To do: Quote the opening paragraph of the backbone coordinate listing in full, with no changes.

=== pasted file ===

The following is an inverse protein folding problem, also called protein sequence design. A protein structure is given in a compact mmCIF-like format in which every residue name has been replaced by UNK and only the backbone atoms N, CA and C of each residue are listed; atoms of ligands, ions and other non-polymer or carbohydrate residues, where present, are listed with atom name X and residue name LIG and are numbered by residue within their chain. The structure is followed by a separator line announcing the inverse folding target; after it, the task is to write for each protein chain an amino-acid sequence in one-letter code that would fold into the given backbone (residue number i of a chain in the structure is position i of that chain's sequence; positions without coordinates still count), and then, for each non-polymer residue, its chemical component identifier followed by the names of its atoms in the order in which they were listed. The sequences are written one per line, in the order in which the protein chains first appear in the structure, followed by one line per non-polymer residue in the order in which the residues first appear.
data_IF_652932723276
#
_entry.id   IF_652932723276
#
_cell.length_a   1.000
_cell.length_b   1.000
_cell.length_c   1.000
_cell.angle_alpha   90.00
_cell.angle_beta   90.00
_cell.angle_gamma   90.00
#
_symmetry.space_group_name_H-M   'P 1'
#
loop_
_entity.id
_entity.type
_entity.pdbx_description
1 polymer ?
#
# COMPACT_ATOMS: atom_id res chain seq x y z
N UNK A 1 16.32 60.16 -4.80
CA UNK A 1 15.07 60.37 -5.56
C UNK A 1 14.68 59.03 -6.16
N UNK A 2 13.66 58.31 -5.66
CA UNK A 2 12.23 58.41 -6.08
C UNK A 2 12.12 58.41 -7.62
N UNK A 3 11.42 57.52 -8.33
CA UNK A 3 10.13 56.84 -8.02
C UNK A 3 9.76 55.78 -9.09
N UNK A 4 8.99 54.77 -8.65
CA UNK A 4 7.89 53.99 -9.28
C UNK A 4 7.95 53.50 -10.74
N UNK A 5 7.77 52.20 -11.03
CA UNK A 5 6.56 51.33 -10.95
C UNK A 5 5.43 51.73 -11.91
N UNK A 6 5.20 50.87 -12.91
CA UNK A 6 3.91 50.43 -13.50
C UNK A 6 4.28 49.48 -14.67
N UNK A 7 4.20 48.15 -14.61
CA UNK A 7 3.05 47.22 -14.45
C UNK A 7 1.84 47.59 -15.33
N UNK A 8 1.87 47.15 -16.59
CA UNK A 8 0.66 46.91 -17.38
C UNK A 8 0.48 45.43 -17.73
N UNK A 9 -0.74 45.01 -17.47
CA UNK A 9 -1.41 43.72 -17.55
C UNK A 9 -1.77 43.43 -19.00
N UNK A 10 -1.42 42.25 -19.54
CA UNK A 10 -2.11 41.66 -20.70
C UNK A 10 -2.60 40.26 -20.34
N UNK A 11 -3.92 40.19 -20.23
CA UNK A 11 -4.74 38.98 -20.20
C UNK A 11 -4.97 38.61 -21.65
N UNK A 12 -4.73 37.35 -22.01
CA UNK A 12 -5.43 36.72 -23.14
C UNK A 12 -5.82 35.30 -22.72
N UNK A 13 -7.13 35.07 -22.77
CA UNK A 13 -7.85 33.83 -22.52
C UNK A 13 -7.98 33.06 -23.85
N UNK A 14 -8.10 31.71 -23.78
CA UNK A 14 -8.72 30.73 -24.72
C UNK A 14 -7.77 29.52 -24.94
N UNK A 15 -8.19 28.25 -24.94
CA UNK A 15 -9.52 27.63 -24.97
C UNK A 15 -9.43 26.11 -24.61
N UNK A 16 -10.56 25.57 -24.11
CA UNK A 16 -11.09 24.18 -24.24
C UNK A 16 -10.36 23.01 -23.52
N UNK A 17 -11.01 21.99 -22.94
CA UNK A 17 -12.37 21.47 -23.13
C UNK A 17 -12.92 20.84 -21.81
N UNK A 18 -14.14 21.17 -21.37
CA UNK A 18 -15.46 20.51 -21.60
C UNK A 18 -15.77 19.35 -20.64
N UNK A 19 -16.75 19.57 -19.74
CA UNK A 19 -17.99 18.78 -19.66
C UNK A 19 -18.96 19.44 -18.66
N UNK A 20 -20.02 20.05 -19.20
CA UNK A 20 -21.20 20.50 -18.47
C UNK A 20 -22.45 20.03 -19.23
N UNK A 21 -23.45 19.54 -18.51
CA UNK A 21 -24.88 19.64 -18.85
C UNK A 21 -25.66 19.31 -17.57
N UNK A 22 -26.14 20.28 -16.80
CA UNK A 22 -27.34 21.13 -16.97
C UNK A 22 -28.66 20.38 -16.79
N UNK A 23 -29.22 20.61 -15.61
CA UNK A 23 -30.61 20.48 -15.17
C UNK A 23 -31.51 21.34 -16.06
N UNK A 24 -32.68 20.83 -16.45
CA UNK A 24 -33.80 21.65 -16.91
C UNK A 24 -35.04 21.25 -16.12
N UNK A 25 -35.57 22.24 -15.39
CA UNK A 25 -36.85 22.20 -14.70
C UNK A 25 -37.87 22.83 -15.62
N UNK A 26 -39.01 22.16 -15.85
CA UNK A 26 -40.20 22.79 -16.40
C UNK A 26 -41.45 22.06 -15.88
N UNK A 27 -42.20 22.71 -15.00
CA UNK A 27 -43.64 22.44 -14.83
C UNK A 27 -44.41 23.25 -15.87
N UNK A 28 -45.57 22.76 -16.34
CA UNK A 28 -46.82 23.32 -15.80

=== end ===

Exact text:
The following is an inverse protein folding problem, also called protein sequence design. A protein structure is given in a compact mmCIF-like format in which every residue name has been replaced by UNK and only the backbone atoms N, CA and C of each residue are listed; atoms of ligands, ions and other non-polymer or carbohydrate residues, where present, are listed with atom name X and residue name LIG and are numbered by residue within their chain. The structure is followed by a separator line announcing the inverse folding target; after it, the task is to write for each protein chain an amino-acid sequence in one-letter code that would fold into the given backbone (residue number i of a chain in the structure is position i of that chain's sequence; positions without coordinates still count), and then, for each non-polymer residue, its chemical component identifier followed by the names of its atoms in the order in which they were listed. The sequences are written one per line, in the order in which the protein chains first appear in the structure, followed by one line per non-polymer residue in the order in which the residues first appear.